At Mobility Field Day 4, we heard from a few companies which are working hard to extend the capabilities of their AP’s well past only serving traditional 802.11 clients.
Mist Systems, a Juniper Company, was one such presenter, and they might have a fantastic new platform with their latest hardware, the AP43.
The idea is simple. Most campuses have AP’s covering their entire environment. In many large environments, they share that ceiling space with other types of sensors or networks. These overlay networks may include building and security sensors, Zigbee control of lights or door locks, and test sensor networks.
In many ways, Mist has been a bit ahead of this curve. Their AP’s already included an IoT port, which enabled triggering devices like door locks or sensing through a variety of GPIO sensors.
Their new AP43 is a dual 5Ghz capable 802.11ax access point. It includes 802.3bz NBASE-T port to ensure the network port never becomes a bottleneck. That port also includes 802.3bt power capabilities so that it can pass power out of its secondary port, enabling it to daisy chain any 802.3af network device. The obvious candidate here is the BT11, Mist’s BLE sensor.
Further, each AP43 includes built-in sensors to provide temperature, humidity, barometric pressure, and angle/orientation. The inclusion of these sensors come with some unique engineering challenges. If Mist is successful in getting them to work appropriately, it could be a game-changer.
The biggest challenge when considering environment monitoring on an access point is heat. Anyone who has ever touched an AP that has been on for a while knows it can be hot. Thanks to the first law of thermodynamics, we know that all energy consumed by the AP that doesn’t get radiated as RF is instead transformed to heat. But that heat output isn’t consistent. It will vary based on the transmitter duty cycle or CPU load of the AP.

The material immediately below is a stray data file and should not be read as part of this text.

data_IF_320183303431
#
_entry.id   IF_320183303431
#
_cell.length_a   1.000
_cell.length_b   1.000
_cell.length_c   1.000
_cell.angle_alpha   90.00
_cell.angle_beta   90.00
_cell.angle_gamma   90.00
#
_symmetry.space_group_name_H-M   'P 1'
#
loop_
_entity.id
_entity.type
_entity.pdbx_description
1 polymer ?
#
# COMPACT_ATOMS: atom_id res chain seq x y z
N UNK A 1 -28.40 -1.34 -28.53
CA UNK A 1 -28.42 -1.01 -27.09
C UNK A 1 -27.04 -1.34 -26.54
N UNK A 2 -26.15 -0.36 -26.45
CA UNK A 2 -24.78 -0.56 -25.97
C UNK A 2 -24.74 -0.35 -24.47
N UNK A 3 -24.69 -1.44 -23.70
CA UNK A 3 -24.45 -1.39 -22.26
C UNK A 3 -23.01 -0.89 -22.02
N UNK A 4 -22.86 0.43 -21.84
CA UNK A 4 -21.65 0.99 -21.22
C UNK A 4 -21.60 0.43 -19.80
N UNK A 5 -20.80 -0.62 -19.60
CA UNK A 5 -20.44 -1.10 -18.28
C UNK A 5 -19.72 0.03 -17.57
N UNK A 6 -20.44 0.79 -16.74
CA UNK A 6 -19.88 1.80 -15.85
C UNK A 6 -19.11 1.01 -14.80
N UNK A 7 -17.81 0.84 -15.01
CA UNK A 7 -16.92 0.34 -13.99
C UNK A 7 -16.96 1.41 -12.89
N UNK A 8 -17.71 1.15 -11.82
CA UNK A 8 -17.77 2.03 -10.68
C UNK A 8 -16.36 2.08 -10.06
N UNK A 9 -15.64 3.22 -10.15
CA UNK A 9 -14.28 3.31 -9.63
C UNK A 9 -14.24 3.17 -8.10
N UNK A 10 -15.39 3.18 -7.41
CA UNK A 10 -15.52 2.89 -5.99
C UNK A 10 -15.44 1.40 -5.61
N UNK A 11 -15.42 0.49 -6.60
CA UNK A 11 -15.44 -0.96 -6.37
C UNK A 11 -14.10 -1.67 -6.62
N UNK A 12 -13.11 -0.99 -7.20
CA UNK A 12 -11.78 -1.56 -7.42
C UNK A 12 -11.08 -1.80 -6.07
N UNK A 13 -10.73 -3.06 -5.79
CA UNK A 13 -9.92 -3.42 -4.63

Additionally, that heat creates a micro-climate around the AP, which will lower the humidity percentage since warm air holds more water than cool air. Warm air is also less dense, which may affect the barometric pressure sensor.
The humidity/heat problem is further exacerbated by the fact that all water in the air is absorbing a small amount of the radiated RF power.
Finally, the ceiling can be many degrees warmer than in the same room at desk level.
These are challenges that I am sure Mist has taken into account, and the fact that they can work through them is impressive. Having environmental reporting built into the AP could make for a fantastic use case for building managers.
Moving down the list, the barometric pressure and orientation/angle sensor have some compelling use cases. By comparing atmospheric pressure among AP neighbors, Mist should be able to tell which AP’s are on the same floor in multi-floor buildings. This information could significantly impact 802.11k neighbor reports. By excluding AP’s which may be heard by the AP, but are obviously on a different floor, the chances of a client choosing a better roam candidate increases.
By comparing atmospheric pressure among AP neighbors, Mist should be able to tell which AP’s are on the same floor in multi-floor buildings. This information could significantly impact 802.11k neighbor reports.
Finally, the angle sensor can help identify AP’s mounted on a wall versus a ceiling. With that information and Mist’s ML backend, it should be able to better locate clients in RTLS environments.
These new sensors extend the AP capabilities well past the traditional use cases. Can Mist pull off the environmental monitoring? Can they adjust their neighbor report automatically based on elevation? I’m excited to play with these features in the future and get to the bottom of these answers and more.
Either way, it is clear that Mist has built the AP43 as a platform they can innovate with and I’m excited to see where they take it.
Take a look and tell me what you think:Mist Systems Mist AI for AX – Wi-Fi 6 from Gestalt IT on Vimeo.